As an Irishman, I was pleased to learn both of Peter Tyrer’s Celtic heritage and of his inclusion of Ulysses in his list of ‘ten books’.1 I agree with Tyrer that the sheer poetic beauty and creative manipulation of language make this book a great work. The author correctly points out Joyce’s amazing ability to describe emotions with both beauty and precision. I would like to add to this issue further; I believe it is Joyce’s description of complex feeling states that is one of the supreme facets of Ulysses. In drawing a distinction between emotions and feelings I do so in the same sense that Antonio Damasio does,2 i.e. that feelings represent a composite of often numerous emotions further elaborated by various thought processes and felt in the viscera or body.
Joyce captures subtle feeling states so well that I was surprised to find, upon a recent trip to the ‘auld sod’, a book in a Dublin airport store suggesting that Joyce had Asperger syndrome.3 I thought it a somewhat odd hypothesis that a man who could describe emotions/feelings so well would have a disorder whose key pathology is an impaired theory of mind. As Tyrer alludes, Joyce’s use of the ‘stream of consciousness’ technique in his writing is much more akin to thought disorder – this was particularly true of his last book, Finnegan’s Wake. Although Joyce experienced certain difficulties in this life, there is little evidence to suggest he was ever psychotic; and his creative deconstruction of language was no doubt a reflection of his genius for writing. However, Joyce had a daughter who developed schizophrenia so if there was a suggestion of mental illness influencing his work, a psychotic trait seems a more plausible thesis to me than Asperger syndrome.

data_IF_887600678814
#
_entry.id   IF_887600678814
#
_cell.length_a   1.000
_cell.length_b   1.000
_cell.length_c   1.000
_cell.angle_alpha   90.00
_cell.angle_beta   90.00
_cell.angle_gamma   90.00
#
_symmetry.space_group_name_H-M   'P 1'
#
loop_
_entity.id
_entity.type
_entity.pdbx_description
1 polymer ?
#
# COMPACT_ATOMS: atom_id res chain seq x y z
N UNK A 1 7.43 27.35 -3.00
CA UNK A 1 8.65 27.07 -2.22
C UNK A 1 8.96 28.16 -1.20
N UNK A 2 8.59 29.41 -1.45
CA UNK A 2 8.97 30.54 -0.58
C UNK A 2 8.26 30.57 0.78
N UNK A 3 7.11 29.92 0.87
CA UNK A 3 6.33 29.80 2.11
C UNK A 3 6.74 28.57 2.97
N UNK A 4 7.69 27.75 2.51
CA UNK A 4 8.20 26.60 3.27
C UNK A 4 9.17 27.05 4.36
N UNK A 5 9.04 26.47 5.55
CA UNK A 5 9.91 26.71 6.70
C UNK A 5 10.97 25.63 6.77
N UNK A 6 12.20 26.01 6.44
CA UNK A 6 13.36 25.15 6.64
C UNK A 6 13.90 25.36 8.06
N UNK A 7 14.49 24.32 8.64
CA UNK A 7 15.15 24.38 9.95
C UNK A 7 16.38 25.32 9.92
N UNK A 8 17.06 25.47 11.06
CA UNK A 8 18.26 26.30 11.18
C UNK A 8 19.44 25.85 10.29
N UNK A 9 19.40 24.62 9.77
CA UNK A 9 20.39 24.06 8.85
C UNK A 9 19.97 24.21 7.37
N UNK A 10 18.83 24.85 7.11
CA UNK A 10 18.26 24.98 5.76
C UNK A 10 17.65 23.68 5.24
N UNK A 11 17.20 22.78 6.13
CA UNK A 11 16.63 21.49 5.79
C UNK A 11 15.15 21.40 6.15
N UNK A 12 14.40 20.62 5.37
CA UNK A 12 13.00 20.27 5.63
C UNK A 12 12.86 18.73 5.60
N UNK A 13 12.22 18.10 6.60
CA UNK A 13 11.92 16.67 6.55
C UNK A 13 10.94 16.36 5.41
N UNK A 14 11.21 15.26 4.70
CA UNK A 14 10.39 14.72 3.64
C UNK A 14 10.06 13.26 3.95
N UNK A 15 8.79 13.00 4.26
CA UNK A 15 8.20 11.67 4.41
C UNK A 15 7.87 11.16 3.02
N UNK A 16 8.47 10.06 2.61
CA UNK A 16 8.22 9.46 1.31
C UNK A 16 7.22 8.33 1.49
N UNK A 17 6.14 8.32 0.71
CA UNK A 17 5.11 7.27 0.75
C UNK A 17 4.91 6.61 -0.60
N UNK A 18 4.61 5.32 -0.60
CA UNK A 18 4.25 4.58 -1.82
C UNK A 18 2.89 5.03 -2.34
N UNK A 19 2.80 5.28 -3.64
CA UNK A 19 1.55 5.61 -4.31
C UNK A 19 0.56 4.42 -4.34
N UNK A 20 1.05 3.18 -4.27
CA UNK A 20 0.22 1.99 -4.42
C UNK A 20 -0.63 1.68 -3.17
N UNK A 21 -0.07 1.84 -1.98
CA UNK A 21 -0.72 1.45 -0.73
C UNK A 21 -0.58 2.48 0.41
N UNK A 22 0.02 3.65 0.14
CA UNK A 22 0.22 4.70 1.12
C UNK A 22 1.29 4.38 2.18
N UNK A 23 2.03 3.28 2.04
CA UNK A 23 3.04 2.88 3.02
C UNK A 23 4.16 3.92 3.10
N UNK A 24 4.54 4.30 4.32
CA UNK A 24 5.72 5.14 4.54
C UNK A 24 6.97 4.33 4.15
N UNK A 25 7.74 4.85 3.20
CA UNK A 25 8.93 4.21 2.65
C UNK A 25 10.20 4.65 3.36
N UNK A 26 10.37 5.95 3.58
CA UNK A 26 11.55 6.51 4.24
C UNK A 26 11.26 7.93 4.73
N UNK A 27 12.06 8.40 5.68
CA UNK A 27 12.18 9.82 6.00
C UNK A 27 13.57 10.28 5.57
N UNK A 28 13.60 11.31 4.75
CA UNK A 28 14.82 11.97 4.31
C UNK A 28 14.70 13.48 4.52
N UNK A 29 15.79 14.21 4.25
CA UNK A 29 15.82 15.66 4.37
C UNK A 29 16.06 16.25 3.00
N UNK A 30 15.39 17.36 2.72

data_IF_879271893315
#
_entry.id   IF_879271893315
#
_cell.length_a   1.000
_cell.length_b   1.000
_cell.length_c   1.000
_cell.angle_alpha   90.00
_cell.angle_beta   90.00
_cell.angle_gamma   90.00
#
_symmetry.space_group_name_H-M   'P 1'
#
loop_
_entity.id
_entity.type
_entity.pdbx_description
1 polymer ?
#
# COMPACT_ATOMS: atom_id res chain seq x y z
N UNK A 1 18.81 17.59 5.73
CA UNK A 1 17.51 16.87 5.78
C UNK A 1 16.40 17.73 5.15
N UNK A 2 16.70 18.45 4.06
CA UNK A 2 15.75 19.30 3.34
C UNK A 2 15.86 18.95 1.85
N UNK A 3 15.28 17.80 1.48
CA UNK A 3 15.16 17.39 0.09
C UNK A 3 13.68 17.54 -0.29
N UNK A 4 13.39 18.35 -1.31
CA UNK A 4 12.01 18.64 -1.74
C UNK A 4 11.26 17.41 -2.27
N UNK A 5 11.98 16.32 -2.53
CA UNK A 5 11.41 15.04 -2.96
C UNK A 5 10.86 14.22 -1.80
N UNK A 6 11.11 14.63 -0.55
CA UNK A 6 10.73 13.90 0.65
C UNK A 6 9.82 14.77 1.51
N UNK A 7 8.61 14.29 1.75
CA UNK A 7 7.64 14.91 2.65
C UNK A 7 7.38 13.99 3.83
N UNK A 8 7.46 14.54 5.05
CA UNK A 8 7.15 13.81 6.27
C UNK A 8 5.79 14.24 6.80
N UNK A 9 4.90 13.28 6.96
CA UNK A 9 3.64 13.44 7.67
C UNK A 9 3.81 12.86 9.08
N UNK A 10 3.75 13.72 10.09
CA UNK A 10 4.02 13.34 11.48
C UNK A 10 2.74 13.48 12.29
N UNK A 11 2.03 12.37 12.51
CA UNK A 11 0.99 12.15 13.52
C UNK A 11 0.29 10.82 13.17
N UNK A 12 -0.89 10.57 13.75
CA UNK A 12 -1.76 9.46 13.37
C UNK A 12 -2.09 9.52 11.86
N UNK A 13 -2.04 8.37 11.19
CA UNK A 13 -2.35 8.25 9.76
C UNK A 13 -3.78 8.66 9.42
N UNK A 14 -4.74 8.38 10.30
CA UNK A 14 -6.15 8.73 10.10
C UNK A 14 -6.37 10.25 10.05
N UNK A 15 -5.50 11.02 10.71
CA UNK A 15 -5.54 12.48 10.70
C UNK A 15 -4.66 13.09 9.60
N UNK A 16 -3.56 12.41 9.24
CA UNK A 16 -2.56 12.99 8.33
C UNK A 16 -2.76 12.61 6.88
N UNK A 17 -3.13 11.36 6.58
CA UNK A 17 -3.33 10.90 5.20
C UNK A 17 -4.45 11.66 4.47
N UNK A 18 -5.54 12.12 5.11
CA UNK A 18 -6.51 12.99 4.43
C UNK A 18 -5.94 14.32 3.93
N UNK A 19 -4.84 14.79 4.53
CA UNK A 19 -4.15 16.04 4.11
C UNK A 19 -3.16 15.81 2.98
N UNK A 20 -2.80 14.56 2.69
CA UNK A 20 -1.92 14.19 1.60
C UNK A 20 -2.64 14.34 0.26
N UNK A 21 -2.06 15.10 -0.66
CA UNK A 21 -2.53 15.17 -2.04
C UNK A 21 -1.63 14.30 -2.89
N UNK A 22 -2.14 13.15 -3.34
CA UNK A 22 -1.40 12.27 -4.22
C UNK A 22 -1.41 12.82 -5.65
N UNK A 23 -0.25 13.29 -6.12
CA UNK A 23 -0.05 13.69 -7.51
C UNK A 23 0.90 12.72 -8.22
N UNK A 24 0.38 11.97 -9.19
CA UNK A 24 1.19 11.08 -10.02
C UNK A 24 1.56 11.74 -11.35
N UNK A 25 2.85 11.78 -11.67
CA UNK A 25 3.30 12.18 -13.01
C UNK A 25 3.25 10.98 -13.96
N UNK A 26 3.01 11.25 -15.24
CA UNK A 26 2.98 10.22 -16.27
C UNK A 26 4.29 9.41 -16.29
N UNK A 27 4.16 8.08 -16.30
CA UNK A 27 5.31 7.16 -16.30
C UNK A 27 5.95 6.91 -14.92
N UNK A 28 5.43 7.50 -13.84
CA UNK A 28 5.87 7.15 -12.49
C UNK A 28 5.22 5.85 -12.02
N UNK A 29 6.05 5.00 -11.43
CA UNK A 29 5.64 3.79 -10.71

The second aspect of Tyrer’s article that I enjoyed was his anecdote of the late, great Aubrey Lewis berating a psychiatry trainee at the Maudsley Hospital for failing to have read Jaspers in the original German text. This made me smile, as I had an almost identical experience as a senior house officer in neurology in Dublin. At the time, I was working for a prominent neurologist, Hugh Staunton – who, by the by, went to the same school as Joyce. During a morning ward round I was minded by Dr Staunton that the reason I had failed to spot a neurological sign in a man with von Recklinghausen’s disease was that I had not read the author of this eponymous condition in the original German text. Somewhat belittled at the time, I now know I am in esteemed company.
- © 2009 Royal College of Psychiatrists